Safe threats / Boats / Faces



Dima Tolkachov presents three series on how the full-scale war affected his perception of reality. These projects explore indirect symptoms of the war through visual metaphors and subtle details.  

Safe Threat was created during an exhibition of destroyed Russian tanks in the central street of Kyiv. At the time, the capital had regained a semblance of normality. The artist felt that the exhibition illustrated the dangerous delusion of becoming a carefree spectator of the war that was still not over. 

Boats bears witness to the psychological shift created by the war. Observing the sea horizon has always given the artist a sense of tranquility and peace of mind. Since the start of the conflict, the meaning has been reversed: the horizon blended with an unseen threat. It’s become the place from where warships are firing rockets. In this video, a breathing technique for anxiety relief sounds like the murmur of the waves and seems to restore the calmness of the sounds the sea once had.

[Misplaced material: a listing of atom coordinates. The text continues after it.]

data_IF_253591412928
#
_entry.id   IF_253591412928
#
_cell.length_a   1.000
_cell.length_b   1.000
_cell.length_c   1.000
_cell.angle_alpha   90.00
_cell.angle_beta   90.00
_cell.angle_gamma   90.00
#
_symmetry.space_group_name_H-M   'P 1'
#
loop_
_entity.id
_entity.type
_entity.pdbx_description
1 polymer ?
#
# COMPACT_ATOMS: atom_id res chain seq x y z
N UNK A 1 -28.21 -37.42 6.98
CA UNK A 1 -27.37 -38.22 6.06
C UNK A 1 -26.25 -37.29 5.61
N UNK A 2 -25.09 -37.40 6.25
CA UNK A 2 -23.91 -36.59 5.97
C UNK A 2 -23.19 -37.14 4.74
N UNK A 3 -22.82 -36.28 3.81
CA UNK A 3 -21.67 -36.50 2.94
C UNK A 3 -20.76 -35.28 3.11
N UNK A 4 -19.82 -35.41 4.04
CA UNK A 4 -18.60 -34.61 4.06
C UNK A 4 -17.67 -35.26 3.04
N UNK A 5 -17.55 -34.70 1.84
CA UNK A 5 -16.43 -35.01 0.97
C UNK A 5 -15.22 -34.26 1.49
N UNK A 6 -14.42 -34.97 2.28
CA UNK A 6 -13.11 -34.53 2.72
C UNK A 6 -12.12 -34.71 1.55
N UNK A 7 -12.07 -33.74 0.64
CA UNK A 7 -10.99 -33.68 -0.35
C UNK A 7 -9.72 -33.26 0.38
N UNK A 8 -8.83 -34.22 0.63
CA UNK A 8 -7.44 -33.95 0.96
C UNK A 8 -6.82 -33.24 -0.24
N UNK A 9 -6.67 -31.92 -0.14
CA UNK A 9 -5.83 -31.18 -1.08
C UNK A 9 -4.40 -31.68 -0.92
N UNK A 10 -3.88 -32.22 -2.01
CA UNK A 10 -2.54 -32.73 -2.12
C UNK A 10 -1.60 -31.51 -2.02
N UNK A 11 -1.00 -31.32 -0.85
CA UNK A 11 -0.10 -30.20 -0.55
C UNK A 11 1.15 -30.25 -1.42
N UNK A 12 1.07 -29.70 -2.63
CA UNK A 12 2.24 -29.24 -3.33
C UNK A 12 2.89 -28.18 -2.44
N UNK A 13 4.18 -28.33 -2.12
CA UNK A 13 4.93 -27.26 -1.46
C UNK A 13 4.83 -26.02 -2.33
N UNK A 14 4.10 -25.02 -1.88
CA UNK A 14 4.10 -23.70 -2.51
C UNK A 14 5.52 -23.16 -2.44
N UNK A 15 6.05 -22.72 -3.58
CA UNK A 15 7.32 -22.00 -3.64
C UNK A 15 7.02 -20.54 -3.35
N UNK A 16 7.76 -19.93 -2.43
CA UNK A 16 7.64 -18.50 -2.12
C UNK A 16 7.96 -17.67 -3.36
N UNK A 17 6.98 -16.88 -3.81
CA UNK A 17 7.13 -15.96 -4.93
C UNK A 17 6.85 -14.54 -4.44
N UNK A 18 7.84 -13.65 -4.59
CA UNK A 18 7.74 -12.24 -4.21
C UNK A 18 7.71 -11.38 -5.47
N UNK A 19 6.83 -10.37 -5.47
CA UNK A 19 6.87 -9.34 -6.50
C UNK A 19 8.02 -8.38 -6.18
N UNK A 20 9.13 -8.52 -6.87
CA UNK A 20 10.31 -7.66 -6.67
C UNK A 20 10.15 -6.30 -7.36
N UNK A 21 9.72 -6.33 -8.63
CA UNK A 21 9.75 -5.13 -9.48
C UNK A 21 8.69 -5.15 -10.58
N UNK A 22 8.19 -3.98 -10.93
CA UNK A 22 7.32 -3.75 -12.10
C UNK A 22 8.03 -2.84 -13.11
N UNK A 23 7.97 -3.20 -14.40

Faces was created in Irpin — a city that was heavily bombed and partly occupied. Dima Tolkachov, unable to photograph people in the streets, decided to look for metaphoric faces made by bomb explosions on the surfaces of the city. It was his attempt to portray the feelings of those who suffered from the invasion without showing actual people.


With the support of the Embassy of Ukraine in France and of the Ukrainian Institute in France

In partnership with WhiteWall

About the artist

Born in 1989 and based in Kyiv, Dima Tolkachov is a Ukrainian multidisciplinary artist. He primarily works with photography as material for building conceptual typologies. Since the beginning of the Russian full-scale invasion of Ukraine, the artist has been focused on documenting traces and exploring less visible symptoms of the war.